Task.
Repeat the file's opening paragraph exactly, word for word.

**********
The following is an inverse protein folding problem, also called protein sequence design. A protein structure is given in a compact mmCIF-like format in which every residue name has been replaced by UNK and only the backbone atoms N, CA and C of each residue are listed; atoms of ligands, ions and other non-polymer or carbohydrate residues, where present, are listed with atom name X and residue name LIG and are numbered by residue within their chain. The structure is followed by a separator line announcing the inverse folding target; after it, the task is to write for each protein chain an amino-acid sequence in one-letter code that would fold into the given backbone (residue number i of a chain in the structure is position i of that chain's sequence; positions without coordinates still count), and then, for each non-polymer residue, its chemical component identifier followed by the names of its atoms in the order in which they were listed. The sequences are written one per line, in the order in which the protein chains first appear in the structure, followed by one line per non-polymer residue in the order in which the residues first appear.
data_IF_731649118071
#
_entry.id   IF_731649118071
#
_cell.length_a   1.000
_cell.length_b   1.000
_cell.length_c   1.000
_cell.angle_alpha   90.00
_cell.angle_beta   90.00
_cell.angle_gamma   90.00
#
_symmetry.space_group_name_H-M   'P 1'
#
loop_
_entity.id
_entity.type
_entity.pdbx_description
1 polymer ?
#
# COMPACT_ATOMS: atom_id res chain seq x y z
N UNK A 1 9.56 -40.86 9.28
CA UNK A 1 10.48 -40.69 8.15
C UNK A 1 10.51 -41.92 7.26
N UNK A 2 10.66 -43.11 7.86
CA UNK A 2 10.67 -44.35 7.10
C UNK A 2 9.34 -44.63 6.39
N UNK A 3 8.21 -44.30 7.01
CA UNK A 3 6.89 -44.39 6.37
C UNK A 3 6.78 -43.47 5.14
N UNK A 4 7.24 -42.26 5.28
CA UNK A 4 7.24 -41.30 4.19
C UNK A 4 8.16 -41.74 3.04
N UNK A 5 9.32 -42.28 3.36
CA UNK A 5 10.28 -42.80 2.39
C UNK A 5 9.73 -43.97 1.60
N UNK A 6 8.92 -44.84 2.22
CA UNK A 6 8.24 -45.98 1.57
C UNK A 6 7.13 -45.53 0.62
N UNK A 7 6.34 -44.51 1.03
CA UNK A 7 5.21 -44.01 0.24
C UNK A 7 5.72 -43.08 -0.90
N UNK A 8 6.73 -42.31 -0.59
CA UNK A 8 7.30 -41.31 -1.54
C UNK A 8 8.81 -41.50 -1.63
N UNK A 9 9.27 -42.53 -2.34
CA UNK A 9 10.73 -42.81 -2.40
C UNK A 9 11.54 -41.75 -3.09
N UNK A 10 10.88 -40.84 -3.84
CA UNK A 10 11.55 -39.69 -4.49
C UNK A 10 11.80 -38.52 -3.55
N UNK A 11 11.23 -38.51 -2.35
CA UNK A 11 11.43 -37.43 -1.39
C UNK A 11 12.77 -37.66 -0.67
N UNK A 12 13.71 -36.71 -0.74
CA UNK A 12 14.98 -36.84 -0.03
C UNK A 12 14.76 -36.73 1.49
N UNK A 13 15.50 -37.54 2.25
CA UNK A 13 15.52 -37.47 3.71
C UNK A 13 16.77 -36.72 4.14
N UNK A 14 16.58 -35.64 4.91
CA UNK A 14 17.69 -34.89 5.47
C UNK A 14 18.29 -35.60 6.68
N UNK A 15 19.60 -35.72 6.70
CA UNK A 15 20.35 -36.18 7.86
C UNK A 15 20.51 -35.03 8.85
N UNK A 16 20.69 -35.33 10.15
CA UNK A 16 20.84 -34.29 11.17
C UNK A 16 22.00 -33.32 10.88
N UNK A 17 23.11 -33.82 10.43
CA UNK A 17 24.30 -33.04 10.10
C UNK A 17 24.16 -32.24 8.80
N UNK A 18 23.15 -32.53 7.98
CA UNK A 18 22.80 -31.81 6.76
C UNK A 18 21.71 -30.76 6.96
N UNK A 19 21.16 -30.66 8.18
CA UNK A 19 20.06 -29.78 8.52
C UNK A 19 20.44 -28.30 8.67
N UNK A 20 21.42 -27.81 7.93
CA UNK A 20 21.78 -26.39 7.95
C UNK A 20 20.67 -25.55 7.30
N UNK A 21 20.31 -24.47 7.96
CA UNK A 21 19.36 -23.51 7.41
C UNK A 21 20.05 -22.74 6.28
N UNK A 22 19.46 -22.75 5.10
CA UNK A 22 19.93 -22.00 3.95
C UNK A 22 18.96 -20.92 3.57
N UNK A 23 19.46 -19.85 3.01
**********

The following is an inverse protein folding problem, also called protein sequence design. A protein structure is given in a compact mmCIF-like format in which every residue name has been replaced by UNK and only the backbone atoms N, CA and C of each residue are listed; atoms of ligands, ions and other non-polymer or carbohydrate residues, where present, are listed with atom name X and residue name LIG and are numbered by residue within their chain. The structure is followed by a separator line announcing the inverse folding target; after it, the task is to write for each protein chain an amino-acid sequence in one-letter code that would fold into the given backbone (residue number i of a chain in the structure is position i of that chain's sequence; positions without coordinates still count), and then, for each non-polymer residue, its chemical component identifier followed by the names of its atoms in the order in which they were listed. The sequences are written one per line, in the order in which the protein chains first appear in the structure, followed by one line per non-polymer residue in the order in which the residues first appear.